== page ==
There is a Chinese proverb – ‘May you live in interesting times’ which may be a curse in disguise. The essence of the proverb is that if you want to condemn a person, you would wish that the person encounters ‘interesting’ times or in other words a lot of change and turbulence.
I don’t think anyone has cursed us, but we are definitely living in interesting times. I think the really interesting times started from 2008 and there has been no letup in the excitement.
The Greek tragedy
If you have been following the news, we have quite a situation in Greece. If one leaves aside the nitty gritty of the situation, it can be simply described as living beyond the means. Greece as a country has been spending (the government that is) way beyond its means (tax revenue) and covering up the deficit by borrowing from the market.
They were able to do it for sometime, till things finally came to a head a few days back. The market decided, enough was enough and started hammering the euro and European bonds of countries such as Greece, Spain, Portugal etc. It became quite scary by Thursday when the US and other markets started dropping by 3% or higher and volatility spiked by more than 50%.
The EU and ECB (European central bank) came together over the weekend and have put together a financial package of 600 billion dollars to aid the countries in trouble. This package has calmed the markets for the time being and would give time to countries like Greece, Spain etc to set their house in order. It remains to be seen if they will bite the bullet and fix their deficits. If they do not, then the markets will force them to in due course time.
I typically ignore market fluctuations and macroeconomic situations. In this case however, there was a real risk of a market meltdown in Europe and US and a corresponding crash in India.
As I have already stated, I have started liquidating stocks which I would not buy if they dropped by 20% or more. I have already exited my positions in stocks such as VST, Denso, Ingersoll rand and started reducing my positions in IT stocks such as Infosys, Patni and NIIT tech (see my portfolio disclosure here)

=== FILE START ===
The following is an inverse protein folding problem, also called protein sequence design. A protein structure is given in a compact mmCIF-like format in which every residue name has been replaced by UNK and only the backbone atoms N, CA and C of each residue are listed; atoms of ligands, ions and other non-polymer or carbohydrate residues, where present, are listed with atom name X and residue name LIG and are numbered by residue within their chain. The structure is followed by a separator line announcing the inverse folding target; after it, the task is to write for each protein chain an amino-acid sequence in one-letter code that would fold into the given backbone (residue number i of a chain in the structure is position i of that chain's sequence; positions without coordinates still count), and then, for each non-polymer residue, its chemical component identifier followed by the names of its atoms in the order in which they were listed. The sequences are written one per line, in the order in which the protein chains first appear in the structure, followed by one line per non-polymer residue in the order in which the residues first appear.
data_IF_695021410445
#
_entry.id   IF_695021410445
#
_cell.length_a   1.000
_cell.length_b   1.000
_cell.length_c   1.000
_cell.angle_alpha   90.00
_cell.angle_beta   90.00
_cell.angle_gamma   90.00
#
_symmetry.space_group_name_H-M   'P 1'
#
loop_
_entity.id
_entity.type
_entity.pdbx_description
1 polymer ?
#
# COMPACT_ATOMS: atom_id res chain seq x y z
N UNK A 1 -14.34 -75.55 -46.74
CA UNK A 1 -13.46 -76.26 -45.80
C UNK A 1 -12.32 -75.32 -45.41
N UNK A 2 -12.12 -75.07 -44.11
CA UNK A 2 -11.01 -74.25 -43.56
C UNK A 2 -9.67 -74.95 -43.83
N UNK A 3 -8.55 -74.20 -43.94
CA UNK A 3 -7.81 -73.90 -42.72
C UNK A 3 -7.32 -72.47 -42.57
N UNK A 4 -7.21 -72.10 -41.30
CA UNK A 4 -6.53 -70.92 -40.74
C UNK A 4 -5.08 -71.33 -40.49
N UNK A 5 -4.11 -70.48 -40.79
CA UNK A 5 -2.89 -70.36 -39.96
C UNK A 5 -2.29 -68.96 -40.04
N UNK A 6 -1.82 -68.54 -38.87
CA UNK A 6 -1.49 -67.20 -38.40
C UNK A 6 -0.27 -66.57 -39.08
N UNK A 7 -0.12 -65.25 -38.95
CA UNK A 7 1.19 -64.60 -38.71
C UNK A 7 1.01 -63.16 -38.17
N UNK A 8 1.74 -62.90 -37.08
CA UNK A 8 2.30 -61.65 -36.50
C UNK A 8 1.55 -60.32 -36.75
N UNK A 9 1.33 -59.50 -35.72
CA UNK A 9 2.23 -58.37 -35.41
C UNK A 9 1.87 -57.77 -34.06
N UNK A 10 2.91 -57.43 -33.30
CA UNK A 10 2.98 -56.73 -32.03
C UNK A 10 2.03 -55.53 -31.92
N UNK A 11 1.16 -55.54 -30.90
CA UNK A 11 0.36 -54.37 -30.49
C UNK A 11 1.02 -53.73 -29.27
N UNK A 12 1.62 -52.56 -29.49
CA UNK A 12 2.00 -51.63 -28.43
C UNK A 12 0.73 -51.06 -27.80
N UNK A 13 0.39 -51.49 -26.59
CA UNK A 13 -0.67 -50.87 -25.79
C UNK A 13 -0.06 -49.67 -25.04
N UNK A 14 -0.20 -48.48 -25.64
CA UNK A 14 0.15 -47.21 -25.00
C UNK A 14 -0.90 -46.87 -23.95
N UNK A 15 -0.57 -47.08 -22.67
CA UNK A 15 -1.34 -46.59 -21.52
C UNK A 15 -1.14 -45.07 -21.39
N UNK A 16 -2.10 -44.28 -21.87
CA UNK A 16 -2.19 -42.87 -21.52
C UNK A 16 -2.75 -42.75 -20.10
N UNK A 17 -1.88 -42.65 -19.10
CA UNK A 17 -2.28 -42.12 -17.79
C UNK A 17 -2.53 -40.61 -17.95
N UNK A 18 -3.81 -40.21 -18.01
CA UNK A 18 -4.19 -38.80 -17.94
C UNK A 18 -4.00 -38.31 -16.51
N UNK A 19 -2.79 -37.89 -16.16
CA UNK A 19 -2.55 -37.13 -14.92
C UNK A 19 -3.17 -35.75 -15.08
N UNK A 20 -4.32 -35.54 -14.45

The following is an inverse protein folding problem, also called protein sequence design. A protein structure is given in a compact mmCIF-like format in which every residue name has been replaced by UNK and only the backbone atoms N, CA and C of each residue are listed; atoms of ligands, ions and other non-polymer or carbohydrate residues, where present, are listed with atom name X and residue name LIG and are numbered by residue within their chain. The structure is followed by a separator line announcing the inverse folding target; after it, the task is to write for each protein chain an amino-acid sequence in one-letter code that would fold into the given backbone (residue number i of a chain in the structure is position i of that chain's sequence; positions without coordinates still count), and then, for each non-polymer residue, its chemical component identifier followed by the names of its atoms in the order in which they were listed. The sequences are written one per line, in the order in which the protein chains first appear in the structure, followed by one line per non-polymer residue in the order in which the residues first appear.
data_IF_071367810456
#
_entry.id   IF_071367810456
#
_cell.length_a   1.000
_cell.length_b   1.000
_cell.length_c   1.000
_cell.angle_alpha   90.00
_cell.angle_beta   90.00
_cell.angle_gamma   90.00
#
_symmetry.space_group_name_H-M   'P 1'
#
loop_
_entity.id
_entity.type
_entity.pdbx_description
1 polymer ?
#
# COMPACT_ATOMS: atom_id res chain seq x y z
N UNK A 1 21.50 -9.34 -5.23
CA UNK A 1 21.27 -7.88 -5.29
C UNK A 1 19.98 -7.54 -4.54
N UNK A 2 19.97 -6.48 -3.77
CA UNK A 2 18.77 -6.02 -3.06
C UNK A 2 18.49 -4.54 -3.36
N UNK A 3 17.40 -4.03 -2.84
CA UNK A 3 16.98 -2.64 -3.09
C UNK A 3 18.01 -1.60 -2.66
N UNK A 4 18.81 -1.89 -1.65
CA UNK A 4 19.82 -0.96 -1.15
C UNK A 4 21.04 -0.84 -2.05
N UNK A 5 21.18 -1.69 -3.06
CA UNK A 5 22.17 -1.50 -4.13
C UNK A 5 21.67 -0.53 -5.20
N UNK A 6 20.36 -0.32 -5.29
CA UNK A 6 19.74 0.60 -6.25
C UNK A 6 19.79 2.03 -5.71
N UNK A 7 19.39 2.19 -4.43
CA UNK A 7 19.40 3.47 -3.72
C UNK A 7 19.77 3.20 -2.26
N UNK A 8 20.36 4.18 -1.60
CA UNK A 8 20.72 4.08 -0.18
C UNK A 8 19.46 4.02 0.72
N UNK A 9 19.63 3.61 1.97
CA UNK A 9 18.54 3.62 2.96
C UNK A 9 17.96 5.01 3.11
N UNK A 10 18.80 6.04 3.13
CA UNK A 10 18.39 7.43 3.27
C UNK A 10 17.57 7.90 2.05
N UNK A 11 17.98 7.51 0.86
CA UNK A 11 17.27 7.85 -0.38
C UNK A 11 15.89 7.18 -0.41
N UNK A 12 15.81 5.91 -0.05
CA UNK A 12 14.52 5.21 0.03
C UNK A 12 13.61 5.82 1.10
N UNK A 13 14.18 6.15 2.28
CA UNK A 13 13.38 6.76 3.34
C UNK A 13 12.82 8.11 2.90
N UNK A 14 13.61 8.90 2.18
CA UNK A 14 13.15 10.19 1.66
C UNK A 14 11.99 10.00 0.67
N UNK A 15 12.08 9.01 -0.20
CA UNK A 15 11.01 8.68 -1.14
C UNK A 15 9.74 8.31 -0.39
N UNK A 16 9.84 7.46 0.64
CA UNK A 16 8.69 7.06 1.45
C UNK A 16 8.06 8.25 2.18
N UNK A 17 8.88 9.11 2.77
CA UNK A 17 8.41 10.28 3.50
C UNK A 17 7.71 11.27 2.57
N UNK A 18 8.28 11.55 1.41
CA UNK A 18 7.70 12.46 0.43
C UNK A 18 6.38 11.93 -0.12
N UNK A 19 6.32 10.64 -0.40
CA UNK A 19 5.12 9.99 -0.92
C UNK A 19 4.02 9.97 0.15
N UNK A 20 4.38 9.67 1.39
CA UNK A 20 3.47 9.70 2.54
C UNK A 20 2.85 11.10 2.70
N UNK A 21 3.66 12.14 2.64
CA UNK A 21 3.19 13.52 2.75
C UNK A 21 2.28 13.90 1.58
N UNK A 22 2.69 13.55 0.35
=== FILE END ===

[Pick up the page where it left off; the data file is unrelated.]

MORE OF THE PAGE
My decision to sell is not a macro call. I have no clue how the macro picture will play out in Europe and how it will impact us in India. There are a lot of moving parts to be able to predict and all the opinions in the papers and on the TV are just that – opinions and guesses.
My decision to sell is based purely on valuations and my view of the future prospects of these companies. I am not too optimistic about IT companies at current valuations (key word is current valuations – the companies may still do well in terms of performance).
I am exploring the idea of ‘Deep out of the money’ puts to take advantage of a possible crash in the market due to the European debt issues. There are multiple issues associated with this thought process.
The first issue would be the possible corruption of my value investing philosophy. The general wisdom is that value investors should not dabble in options. Options are more suited for a trading or quantitative approach to investing. I would disagree with that. Value investing is not some religion, where you are either a part of the cult or out of it. Value investing at its core is buying something for less than its value. The ‘something’ can be a stock, option, bond or even a TV. So if I can find an undervalued option, and can evaluate the risk intelligently then it is as much a value buy as a stock.
Options are priced based on a Gaussian distribution (difficult to explain in detail in this post) and hence underprice extreme events. So if a company in question is likely to show great performance in the next one year or crash completely, the options may be underpriced for such a scenario. Similarly, put options may be underpriced if the market crashes due to some extreme event. The risk is ofcourse that the extreme event may not happen and you will be out of the premium you paid for the option.
I have been studying derivatives for sometime and have been analyzing them. Although I still look at them as a hedge or insurance against extreme events, I have been exploring the idea of combining value investing with options.
The main risk I personally face with options is not monetary risk as my positions are very small. If I lose money, it is likely to be a small amount. The bigger risk is that I will look like a complete fool in my own eyes (that I will look like a fool to others is a lesser issue). In order to avoid the regret and learn from my experience, I have started maintaining a daily dairy of my options work and have started recording my thoughts, feelings, actions etc.
As an aside, I bought puts on ICICI bank and some other companies in late 2008 to hedge my portfolio and deposits with these institutions in the extreme event that one of them failed and took my savings down with them.
If you think a value investor should never touch options and I am being foolish to do it, please leave me a comment with your reasoning behind it.